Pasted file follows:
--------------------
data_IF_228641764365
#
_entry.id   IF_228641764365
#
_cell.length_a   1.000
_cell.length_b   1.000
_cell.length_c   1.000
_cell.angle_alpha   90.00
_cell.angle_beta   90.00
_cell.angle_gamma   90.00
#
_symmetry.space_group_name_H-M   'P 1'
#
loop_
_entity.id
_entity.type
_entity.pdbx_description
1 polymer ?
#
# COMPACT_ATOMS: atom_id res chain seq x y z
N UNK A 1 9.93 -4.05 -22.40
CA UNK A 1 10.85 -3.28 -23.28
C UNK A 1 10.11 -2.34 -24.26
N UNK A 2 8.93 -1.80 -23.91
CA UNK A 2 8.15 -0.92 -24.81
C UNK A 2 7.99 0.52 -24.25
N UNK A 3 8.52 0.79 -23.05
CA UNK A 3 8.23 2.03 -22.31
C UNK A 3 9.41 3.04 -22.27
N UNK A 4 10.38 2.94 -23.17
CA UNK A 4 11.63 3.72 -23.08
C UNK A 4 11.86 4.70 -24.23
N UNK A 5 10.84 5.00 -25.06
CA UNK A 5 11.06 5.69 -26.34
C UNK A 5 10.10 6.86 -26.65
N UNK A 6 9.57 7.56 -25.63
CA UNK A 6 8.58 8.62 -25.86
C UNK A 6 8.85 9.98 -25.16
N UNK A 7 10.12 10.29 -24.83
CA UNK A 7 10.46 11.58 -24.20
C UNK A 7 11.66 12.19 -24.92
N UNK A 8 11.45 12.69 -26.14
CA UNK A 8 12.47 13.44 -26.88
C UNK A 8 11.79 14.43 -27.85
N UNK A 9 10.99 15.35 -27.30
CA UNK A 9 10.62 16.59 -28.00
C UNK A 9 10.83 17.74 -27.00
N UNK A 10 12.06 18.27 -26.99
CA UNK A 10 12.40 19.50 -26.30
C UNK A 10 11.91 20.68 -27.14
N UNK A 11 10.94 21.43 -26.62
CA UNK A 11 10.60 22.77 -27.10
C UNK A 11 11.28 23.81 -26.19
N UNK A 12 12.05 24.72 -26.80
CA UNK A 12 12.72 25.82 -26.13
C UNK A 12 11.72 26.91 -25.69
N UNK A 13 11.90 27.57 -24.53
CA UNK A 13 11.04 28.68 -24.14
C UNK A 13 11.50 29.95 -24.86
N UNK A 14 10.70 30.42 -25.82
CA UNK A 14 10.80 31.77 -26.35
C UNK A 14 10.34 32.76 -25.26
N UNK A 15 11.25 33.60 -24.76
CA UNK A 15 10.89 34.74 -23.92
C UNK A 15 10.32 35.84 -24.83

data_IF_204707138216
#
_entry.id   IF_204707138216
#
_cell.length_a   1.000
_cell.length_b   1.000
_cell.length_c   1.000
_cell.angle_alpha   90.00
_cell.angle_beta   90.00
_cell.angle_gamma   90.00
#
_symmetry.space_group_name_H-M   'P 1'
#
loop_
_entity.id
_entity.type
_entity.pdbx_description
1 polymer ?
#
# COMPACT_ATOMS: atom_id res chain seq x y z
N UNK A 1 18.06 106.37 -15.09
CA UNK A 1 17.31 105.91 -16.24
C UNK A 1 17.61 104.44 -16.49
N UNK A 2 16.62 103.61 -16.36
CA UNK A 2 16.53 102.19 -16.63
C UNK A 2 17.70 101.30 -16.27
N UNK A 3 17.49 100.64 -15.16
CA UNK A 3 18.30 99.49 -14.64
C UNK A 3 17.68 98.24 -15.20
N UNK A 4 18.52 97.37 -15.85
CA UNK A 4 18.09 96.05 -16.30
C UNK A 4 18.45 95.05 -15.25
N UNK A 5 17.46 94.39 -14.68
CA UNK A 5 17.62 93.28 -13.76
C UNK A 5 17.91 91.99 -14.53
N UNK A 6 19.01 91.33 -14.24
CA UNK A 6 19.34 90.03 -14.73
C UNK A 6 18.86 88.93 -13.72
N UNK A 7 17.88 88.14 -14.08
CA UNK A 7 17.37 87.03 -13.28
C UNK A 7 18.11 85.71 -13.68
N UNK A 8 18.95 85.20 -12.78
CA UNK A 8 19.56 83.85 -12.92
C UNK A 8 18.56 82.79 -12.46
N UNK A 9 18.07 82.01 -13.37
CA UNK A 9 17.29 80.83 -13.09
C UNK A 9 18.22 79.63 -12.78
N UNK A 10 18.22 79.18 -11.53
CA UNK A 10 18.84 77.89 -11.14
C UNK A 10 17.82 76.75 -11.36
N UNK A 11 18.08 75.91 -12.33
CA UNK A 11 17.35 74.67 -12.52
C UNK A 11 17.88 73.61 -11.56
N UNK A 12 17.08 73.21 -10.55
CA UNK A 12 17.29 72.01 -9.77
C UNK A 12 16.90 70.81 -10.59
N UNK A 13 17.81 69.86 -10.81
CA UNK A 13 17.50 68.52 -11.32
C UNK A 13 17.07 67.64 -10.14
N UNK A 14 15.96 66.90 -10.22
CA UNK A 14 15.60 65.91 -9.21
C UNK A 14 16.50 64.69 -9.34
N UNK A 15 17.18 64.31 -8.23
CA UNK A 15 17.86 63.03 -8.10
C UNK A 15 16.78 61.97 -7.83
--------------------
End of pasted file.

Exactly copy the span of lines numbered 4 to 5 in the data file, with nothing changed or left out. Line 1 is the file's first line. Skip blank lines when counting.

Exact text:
#
_cell.length_a   1.000